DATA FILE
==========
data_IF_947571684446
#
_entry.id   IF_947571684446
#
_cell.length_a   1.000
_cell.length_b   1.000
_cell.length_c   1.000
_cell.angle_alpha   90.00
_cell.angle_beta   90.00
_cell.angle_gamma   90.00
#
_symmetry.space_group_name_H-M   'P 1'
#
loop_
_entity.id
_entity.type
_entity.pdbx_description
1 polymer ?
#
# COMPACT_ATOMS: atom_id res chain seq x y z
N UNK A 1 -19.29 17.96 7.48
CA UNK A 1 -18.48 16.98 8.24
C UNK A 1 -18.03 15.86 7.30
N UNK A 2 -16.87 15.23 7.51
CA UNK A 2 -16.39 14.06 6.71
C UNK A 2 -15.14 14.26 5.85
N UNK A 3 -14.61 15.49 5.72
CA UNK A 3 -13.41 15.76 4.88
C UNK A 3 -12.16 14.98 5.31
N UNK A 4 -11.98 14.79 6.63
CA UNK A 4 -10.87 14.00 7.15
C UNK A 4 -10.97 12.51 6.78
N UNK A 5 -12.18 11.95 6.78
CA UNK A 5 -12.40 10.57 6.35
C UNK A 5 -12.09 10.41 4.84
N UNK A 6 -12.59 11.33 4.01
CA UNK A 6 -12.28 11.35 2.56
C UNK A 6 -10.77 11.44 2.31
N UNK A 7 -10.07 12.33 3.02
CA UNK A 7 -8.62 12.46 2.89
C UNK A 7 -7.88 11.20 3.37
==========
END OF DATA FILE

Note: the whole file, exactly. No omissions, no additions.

data_IF_947571684446
#
_entry.id   IF_947571684446
#
_cell.length_a   1.000
_cell.length_b   1.000
_cell.length_c   1.000
_cell.angle_alpha   90.00
_cell.angle_beta   90.00
_cell.angle_gamma   90.00
#
_symmetry.space_group_name_H-M   'P 1'
#
loop_
_entity.id
_entity.type
_entity.pdbx_description
1 polymer ?
#
# COMPACT_ATOMS: atom_id res chain seq x y z
N UNK A 1 -19.29 17.96 7.48
CA UNK A 1 -18.48 16.98 8.24
C UNK A 1 -18.03 15.86 7.30
N UNK A 2 -16.87 15.23 7.51
CA UNK A 2 -16.39 14.06 6.71
C UNK A 2 -15.14 14.26 5.85
N UNK A 3 -14.61 15.49 5.72
CA UNK A 3 -13.41 15.76 4.88
C UNK A 3 -12.16 14.98 5.31
N UNK A 4 -11.98 14.79 6.63
CA UNK A 4 -10.87 14.00 7.15
C UNK A 4 -10.97 12.51 6.78
N UNK A 5 -12.18 11.95 6.78
CA UNK A 5 -12.40 10.57 6.35
C UNK A 5 -12.09 10.41 4.84
N UNK A 6 -12.59 11.33 4.01
CA UNK A 6 -12.28 11.35 2.56
C UNK A 6 -10.77 11.44 2.31
N UNK A 7 -10.07 12.33 3.02
CA UNK A 7 -8.62 12.46 2.89
C UNK A 7 -7.88 11.20 3.37